This past weekend in St. Louis, Missouri, I experienced the inspiring words of global leaders such as Mr. William J. Clinton, Chelsea Clinton, Jack Dorsey, Steven Colbert, and Muhammad Yunus. But even more importantly, I immersed myself in their advice while sitting alongside over 1,000 students from all 50 states and over 70 countries. Reflecting on the weekend, here are some of the key lessons that I took away –
Mr. Clinton told us that “the saddest people are not those who fail; the saddest people are those who do not chase their dreams.” I plan to never stop pursuing only what energizes me. I look forward to working hard on bridging the achievement gap and inspiring a lifelong love for learning through my work with CompassPoint Mentorship.
In the past three years at UC Berkeley and Cornell, I have learned a lot about myself through the experience of transferring schools and the challenges, successes, and failures along the way. However, I must admit that my experience at CGIU 2013 has been unlike any other. Shortly after arriving at Lambert International in St. Louis, I found myself talking with other attendees about issues they were tackling, from poverty alleviation in Kenya to post-hurricane community reconstruction in the mid-west U.S. When Kavya and I hopped on the bus to our hotel, I started to think about my decision to spend my 21st birthday halfway across the country with over 1000 strangers from all over the world—it would be a birthday I would never forget.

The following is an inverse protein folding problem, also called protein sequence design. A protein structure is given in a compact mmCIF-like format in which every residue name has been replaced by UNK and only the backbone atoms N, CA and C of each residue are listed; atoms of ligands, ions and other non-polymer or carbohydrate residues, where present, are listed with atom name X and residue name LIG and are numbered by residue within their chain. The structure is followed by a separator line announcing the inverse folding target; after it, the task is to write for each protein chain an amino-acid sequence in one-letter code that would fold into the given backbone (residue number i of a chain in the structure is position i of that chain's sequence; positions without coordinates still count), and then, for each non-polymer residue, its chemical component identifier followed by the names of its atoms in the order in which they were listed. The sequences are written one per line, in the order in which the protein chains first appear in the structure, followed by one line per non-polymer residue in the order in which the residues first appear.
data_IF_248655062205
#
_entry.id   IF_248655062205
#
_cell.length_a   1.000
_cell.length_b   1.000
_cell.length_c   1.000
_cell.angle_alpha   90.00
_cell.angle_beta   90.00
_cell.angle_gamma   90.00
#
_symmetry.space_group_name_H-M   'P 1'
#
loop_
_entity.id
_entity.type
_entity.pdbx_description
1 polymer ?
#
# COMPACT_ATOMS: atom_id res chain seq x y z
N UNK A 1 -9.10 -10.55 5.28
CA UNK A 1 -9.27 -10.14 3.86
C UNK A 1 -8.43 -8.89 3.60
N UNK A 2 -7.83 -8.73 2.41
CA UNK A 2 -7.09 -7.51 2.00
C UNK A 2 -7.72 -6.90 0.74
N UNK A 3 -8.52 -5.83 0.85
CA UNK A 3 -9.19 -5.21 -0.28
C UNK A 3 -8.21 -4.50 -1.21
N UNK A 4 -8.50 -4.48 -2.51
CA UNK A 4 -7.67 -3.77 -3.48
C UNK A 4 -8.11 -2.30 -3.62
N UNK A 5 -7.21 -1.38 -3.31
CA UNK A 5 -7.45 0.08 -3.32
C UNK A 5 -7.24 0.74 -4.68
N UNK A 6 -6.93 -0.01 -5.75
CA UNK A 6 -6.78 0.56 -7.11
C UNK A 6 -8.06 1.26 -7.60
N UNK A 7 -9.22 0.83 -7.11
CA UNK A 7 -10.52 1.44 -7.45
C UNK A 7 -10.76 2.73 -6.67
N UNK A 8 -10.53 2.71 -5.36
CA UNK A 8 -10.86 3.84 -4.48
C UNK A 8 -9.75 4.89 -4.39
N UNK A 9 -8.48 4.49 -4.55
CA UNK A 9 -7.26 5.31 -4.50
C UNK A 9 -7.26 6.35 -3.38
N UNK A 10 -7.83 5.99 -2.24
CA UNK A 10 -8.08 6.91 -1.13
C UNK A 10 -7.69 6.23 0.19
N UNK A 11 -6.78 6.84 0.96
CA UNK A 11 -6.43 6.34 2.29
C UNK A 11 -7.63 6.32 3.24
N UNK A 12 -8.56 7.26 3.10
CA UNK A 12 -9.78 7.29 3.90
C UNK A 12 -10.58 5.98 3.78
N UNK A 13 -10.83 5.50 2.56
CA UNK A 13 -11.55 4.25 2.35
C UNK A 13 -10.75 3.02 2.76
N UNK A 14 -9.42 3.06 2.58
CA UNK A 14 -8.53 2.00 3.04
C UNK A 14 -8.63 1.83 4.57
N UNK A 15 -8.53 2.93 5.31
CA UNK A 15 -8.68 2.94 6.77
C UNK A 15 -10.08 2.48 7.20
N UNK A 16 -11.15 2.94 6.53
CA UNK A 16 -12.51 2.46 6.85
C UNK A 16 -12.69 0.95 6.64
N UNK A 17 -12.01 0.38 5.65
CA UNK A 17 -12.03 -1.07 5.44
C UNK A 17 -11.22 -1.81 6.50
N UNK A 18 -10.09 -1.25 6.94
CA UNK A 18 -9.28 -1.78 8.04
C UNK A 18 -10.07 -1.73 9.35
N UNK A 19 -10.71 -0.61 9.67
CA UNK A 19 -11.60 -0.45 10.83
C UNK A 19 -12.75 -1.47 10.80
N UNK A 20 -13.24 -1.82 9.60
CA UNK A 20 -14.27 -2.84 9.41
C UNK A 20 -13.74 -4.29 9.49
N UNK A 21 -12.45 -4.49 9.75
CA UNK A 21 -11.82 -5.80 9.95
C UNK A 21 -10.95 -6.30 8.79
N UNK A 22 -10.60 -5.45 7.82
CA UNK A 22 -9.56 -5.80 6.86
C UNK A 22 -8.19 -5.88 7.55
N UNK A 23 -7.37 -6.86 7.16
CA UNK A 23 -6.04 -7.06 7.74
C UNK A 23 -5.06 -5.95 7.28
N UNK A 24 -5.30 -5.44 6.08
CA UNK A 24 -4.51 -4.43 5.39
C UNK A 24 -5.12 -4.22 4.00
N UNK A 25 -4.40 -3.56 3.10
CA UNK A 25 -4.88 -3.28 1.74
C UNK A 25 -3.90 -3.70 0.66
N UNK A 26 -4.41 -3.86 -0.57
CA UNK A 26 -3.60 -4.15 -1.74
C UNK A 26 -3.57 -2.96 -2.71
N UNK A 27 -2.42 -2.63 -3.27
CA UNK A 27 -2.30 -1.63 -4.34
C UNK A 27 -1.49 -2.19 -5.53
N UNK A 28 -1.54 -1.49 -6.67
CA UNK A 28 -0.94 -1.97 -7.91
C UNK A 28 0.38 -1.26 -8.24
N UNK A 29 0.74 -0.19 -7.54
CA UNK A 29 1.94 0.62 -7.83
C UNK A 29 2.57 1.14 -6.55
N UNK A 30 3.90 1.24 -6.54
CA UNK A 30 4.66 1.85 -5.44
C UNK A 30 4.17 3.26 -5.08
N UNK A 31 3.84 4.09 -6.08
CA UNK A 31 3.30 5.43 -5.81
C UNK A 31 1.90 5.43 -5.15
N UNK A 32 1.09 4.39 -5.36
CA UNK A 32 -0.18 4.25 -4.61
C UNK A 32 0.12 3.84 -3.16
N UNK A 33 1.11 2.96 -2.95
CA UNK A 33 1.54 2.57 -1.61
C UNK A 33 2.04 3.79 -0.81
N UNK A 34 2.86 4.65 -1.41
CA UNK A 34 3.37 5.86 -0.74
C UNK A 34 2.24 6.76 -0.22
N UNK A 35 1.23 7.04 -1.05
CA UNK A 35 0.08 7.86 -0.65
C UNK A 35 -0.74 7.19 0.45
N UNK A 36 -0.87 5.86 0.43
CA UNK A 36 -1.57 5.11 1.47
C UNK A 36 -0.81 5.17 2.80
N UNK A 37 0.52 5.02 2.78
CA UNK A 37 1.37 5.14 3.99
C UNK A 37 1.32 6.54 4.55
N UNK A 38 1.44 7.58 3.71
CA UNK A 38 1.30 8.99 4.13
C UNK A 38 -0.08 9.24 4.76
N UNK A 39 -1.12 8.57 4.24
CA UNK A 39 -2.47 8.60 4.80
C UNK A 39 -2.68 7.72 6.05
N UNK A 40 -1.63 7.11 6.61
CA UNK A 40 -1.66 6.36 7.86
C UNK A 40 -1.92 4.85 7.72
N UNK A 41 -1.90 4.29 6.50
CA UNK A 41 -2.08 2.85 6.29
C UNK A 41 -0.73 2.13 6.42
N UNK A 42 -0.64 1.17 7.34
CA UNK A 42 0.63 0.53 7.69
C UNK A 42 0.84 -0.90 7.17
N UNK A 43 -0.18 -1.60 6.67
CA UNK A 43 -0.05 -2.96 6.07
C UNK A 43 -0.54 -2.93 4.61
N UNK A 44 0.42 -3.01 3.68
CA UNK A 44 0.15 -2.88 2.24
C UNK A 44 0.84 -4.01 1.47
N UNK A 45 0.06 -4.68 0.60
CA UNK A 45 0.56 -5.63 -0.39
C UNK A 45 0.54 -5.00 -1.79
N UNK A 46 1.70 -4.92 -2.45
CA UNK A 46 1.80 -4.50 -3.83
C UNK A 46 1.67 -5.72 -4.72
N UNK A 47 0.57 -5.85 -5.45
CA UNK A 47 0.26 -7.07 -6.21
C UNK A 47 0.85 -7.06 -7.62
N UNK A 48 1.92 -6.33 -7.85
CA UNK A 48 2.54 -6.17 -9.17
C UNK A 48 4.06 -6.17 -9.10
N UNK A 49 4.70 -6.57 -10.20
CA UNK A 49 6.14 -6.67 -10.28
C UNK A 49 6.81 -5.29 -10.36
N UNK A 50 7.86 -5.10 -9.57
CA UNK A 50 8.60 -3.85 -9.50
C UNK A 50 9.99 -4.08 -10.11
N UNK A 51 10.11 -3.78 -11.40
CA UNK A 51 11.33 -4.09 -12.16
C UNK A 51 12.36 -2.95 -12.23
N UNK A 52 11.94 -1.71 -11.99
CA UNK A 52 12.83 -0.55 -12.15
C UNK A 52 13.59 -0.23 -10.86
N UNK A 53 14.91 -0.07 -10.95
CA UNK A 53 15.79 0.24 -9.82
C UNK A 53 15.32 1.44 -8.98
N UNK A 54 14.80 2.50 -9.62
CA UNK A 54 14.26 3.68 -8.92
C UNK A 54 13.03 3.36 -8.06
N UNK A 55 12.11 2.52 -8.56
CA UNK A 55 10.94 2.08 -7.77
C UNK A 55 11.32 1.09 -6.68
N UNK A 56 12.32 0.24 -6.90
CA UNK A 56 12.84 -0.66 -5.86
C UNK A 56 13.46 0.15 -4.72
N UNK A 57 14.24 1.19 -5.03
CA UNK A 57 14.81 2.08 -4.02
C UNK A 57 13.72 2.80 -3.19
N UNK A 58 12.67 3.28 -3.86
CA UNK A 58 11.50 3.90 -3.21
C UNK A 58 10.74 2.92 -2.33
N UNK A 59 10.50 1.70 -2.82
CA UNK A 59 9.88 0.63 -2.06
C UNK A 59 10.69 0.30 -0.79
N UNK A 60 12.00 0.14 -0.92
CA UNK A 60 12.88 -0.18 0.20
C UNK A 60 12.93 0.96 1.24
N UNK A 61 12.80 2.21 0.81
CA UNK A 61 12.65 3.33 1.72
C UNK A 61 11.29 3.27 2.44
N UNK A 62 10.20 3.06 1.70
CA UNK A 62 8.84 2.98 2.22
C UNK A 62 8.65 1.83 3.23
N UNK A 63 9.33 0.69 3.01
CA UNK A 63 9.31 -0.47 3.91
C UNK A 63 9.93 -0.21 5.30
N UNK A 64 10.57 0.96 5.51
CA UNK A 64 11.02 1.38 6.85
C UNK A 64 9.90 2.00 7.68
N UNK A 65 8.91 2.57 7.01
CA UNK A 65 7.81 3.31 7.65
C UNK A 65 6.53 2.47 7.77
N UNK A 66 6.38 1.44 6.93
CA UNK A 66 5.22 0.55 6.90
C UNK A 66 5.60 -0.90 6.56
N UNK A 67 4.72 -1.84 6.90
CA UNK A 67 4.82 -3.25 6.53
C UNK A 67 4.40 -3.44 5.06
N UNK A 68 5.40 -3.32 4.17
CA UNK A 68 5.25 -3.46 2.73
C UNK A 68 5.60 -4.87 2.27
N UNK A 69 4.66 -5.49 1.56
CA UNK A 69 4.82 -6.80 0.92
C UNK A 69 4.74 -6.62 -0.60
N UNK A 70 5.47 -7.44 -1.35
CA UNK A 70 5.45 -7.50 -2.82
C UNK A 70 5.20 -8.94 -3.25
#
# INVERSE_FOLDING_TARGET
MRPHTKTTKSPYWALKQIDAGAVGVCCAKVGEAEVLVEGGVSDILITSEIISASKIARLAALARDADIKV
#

Shortly after arriving at the hotel, I met my first two individuals of the entire 1000+ as they pleasantly introduced themselves during check in. That evening, I had already met close to over 40 people—I don’t remember the last time I was in a situation when complete strangers were so willing to step outside their comfort zone (and that’s factoring in my first week of college at Berkeley). For example, I met two girls across the hall from Rice University who founded a program called PAIR, which was a partnership for the advancement and immersion of child refugees. Another student I met from American University created an organization to combat food waste in the U.S. and Africa. Throughout the conference, it was both humbling and inspiring to meet students from as far as Greece and Libya to as close as Missouri and Indiana who were passionately working on global issues facing their communities.